Verbose. When ex commands are read by means of standard input, the input is echoed to standard error. This can be useful when processing ex commands within shell scripts.

    -wn

    Sets the default window size to n. This is useful when using the editor over a slow speed line.

    -x

    Encryption option. When used, vi simulates the X command of ex and prompts the user for a key. This key is used to encrypt and decrypt text using the algorithm of the crypt command. The X command makes an educated guess to determine whether text read in is encrypted or not. The temporary buffer file is encrypted also, using a transformed version of the key typed in for the -x option. If an empty encryption key is entered (that is, if the return key is pressed right after the prompt), the file is not encrypted. This is a good way to decrypt a file erroneously encrypted with a mistyped encryption key, such as a backspace or undo key.

    -command | -c command

    Begins editing by executing the specified editor command (usually a search or positioning command).

     

    /usr/xpg4/bin/vi and /usr/xpg6/bin/vi

    If both the -t tag and the -c command options are given, the -t tag optionis processed first. That is, the file containing tag is selected by -t and then the command is executed.  

    OPERANDS

    The following operands are supported:

    filename

    A file to be edited.

     

    COMMAND SUMMARY

    The vi command modes are summarized in this section.  

    vi Modes

    Command

    Normal and initial mode. Other modes return to command mode upon completion. ESC (escape) is used to cancel a partial command.

    Input

    Entered by setting any of the following options:

    a A i I o O c C s S R
    

    Arbitrary text can then be entered. Input mode is normally terminated with the ESC character, or, abnormally, with an interrupt.

    Last line

    Reading input for : / ? or !. Terminate by typing a carriage return. An interrupt cancels termination.

     

    Sample Commands

    In the descriptions, CR stands for carriage return and ESC stands for the escape key.

    <-, ->
    down-arrow
    up-arrow

    arrow keys move the cursor

    h j k l

    same as arrow keys

    itextESC

    insert text

    cwnewESC

    change word to new

    easESC

    pluralize word (end of word; append s; escape from input state)

    x

    delete a character

    dw

    delete a word

    dd

    delete a line

    3dd

    delete 3 lines

    u

    undo previous change

    ZZ

    exit vi, saving changes

    :q!CR

    quit, discarding changes

    /textCR

    search for text

    ^U ^D

    scroll up or down

    :cmdCR

    any ex or ed command

     

    Counts Before vi Commands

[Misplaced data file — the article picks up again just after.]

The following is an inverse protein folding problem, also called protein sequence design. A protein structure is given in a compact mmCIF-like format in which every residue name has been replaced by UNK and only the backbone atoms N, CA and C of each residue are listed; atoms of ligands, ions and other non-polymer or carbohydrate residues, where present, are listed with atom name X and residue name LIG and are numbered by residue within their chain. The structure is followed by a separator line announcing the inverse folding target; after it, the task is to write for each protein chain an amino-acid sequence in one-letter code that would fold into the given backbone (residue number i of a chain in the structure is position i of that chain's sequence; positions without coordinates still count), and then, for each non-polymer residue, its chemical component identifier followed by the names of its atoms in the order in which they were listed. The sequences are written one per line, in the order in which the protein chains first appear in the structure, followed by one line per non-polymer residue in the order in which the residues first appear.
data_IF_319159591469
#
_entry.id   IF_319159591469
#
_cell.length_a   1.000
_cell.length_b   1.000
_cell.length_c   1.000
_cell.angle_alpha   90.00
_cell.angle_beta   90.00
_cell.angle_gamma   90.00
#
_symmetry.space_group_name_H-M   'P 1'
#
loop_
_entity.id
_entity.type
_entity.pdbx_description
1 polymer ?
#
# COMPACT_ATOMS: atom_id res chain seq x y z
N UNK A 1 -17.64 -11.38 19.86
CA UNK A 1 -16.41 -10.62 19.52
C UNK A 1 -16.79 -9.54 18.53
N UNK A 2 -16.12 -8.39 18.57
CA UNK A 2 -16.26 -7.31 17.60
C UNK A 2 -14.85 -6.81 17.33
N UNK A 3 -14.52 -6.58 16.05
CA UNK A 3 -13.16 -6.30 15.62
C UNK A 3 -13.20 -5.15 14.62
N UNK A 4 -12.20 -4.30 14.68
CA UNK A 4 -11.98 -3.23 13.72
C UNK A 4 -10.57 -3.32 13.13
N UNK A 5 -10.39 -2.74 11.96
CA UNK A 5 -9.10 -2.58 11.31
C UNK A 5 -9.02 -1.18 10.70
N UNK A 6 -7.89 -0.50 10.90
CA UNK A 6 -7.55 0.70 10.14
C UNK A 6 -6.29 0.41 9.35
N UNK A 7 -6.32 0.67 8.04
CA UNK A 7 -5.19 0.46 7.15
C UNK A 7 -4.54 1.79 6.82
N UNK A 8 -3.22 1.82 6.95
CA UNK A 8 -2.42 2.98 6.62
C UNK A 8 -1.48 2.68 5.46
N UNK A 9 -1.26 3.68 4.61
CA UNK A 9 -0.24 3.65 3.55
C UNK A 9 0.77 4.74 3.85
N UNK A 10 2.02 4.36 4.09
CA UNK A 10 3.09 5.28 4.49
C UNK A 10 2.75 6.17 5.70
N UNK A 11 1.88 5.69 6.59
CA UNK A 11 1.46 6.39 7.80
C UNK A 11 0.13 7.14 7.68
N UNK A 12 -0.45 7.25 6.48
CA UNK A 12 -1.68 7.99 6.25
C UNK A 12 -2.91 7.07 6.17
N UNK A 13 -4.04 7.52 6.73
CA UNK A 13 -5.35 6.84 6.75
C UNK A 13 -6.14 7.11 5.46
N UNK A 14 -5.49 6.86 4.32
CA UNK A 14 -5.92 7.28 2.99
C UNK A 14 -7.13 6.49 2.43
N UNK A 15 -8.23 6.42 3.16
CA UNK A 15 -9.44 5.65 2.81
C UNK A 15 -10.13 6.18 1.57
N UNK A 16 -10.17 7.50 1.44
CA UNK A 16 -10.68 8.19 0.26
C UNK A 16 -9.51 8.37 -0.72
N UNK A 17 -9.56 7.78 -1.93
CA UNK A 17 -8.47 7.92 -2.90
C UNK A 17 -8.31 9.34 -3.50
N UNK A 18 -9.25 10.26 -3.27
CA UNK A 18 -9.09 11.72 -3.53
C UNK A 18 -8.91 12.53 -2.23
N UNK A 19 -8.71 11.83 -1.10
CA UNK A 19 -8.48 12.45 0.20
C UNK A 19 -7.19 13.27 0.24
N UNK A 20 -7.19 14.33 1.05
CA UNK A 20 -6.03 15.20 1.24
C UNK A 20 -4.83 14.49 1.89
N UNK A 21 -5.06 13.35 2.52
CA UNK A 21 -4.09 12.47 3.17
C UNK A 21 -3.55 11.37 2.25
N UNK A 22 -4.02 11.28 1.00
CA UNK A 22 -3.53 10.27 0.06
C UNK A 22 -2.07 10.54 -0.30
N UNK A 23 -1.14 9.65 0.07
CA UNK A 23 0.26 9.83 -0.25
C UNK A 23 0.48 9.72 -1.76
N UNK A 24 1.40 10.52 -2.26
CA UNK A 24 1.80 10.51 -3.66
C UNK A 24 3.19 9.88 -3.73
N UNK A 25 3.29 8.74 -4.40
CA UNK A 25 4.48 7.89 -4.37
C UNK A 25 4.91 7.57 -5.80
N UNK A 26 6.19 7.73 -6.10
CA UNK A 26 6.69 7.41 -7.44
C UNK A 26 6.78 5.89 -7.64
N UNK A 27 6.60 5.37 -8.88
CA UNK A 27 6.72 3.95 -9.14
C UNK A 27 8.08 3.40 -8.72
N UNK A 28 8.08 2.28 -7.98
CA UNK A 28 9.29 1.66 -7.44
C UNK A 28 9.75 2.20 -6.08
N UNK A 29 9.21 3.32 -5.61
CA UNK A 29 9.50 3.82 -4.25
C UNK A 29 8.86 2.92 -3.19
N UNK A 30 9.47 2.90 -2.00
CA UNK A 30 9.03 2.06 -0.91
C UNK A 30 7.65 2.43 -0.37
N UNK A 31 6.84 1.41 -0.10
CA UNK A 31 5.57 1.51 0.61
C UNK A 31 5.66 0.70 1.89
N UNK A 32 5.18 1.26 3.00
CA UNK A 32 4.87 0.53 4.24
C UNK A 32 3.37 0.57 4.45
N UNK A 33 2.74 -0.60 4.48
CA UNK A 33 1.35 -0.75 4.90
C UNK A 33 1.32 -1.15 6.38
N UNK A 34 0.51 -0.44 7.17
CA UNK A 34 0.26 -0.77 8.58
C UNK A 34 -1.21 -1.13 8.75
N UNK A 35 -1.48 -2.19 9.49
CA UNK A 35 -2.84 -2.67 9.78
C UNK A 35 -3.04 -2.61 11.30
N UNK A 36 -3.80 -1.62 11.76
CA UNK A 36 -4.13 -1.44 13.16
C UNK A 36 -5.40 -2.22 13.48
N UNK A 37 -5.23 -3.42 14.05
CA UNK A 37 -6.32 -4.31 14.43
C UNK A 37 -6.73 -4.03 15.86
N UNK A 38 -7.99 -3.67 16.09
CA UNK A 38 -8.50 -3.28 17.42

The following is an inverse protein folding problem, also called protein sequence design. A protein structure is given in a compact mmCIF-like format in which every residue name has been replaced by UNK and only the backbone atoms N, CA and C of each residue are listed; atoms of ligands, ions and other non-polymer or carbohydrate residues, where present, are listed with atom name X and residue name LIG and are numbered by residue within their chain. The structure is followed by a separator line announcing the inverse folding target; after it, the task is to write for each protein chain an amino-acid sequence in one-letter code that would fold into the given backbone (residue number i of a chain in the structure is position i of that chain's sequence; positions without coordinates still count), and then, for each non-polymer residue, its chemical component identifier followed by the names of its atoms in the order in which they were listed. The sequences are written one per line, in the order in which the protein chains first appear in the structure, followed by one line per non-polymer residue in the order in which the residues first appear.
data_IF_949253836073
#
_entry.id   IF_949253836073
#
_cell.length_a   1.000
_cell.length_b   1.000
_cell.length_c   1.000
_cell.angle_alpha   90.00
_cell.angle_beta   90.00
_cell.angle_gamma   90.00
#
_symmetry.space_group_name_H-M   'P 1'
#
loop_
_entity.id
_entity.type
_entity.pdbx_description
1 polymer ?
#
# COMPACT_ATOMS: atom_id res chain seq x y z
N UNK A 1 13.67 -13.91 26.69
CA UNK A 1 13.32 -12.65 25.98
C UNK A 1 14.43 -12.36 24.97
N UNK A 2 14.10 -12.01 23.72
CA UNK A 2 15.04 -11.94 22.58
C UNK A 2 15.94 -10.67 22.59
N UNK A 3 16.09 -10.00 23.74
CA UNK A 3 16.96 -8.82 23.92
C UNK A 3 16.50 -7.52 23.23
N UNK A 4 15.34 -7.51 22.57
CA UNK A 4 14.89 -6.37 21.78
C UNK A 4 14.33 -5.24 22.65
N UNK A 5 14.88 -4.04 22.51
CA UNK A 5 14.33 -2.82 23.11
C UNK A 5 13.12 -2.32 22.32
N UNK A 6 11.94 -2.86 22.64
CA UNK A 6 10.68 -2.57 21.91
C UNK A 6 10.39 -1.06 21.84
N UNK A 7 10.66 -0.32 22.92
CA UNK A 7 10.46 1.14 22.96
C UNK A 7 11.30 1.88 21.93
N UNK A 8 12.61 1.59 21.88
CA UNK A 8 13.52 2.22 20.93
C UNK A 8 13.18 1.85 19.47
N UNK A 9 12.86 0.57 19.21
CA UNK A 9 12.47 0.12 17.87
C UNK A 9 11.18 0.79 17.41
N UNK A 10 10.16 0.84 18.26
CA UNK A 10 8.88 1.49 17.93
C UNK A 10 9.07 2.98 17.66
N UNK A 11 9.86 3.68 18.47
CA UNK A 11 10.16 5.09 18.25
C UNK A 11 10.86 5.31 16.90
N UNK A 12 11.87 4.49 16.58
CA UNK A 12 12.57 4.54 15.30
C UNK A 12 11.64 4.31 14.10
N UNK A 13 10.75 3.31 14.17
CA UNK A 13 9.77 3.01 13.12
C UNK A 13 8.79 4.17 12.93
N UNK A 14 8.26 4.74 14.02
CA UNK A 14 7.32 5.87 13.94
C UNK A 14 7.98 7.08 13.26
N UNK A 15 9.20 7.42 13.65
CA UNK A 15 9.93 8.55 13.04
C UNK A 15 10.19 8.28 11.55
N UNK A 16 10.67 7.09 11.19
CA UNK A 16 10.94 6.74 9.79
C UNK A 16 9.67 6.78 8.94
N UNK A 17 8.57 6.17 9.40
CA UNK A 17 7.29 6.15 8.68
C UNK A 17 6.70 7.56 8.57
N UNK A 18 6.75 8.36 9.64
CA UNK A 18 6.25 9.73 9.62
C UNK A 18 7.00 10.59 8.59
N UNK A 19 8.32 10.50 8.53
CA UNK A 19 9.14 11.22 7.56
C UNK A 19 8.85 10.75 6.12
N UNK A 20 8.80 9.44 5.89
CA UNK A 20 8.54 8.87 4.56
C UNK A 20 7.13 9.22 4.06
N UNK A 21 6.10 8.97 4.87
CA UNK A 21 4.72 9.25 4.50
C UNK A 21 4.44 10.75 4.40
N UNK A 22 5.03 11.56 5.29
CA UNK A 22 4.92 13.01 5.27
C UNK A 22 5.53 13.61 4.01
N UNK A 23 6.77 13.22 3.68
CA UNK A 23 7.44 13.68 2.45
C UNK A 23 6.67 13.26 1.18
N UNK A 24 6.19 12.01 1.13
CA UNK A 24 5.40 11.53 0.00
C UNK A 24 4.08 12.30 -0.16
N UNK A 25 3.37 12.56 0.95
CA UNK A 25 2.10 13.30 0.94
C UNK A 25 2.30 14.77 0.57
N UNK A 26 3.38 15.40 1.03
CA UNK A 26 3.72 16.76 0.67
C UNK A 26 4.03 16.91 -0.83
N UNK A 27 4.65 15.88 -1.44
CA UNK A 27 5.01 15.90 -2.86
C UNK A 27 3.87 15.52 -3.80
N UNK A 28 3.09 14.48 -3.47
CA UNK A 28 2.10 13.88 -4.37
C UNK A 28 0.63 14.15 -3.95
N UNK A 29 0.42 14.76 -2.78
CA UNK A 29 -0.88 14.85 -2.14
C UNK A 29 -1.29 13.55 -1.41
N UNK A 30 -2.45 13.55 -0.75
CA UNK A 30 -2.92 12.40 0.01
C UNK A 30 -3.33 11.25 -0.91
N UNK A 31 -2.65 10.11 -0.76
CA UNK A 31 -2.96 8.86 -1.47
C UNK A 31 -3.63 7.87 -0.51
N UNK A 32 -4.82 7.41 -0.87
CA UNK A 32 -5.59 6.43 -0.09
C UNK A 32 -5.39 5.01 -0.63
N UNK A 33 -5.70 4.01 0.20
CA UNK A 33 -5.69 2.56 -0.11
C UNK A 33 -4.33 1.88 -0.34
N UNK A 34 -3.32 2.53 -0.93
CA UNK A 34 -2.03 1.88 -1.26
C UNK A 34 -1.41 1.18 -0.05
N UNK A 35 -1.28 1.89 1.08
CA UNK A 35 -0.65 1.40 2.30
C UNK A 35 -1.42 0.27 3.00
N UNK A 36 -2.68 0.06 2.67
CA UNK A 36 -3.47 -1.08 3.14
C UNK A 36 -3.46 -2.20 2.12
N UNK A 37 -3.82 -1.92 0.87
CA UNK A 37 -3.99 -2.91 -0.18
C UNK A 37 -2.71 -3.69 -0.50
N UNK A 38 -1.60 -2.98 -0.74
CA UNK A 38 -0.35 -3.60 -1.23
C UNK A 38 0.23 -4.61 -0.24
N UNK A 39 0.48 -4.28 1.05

Numbers can be typed as a prefix to some commands. They are interpreted in one of these ways:

    line/column number

    z G |

    scroll amount

    ^D ^U

    repeat effect

    most of the rest

     

    Interrupting, Canceling

    ESC

    end insert or incomplete command

    DEL

    (delete or rubout) interrupts

     

    File Manipulation

    ZZ

    if file modified, write and exit; otherwise, exit

    :wCR

    write back changes

    :w!CR

    forced write, if permission originally not valid

    :qCR

    quit

    :q!CR

    quit, discard changes

    :e nameCR

    edit file name

    :e!CR

    reedit, discard changes

    :e + nameCR

    edit, starting at end

    :e +nCR

    edit, starting at line n

    :e #CR

    edit alternate file

    :e! #CR

    edit alternate file, discard changes

    :w nameCR

    write file name

    :w! nameCR

    overwrite file name

    :shCR

    run shell, then return

    :!cmdCR

    run cmd, then return

    :nCR

    edit next file in arglist

    :n argsCR

    specify new arglist

    ^G

    show current file and line

    :ta tagCR

    position cursor to tag

    In general, any ex or ed command (such as substitute or global) can be typed, preceded by a colon and followed by a carriage return.  

    Positioning Within a File

    F

    forward screen

    ^B

    backward screen

    ^D

    scroll down half screen

    ^U

    scroll up half screen

    nG

    go to the beginning of the specified line (end default), where n is a line number

    /pat

    next line matching pat

    ?pat

    previous line matching pat

    n

    repeat last / or ? command

    N

    reverse last / or ? command

    /pat/+n

    nth line after pat

    ?pat?-n

    nth line before pat

    ]]

    next section/function

    [[

    previous section/function

    (

    beginning of sentence

    )

    end of sentence

    {

    beginning of paragraph

    }

    end of paragraph

    %

    find matching ( ) or { }

     

    Adjusting the Screen

    ^L

    clear and redraw window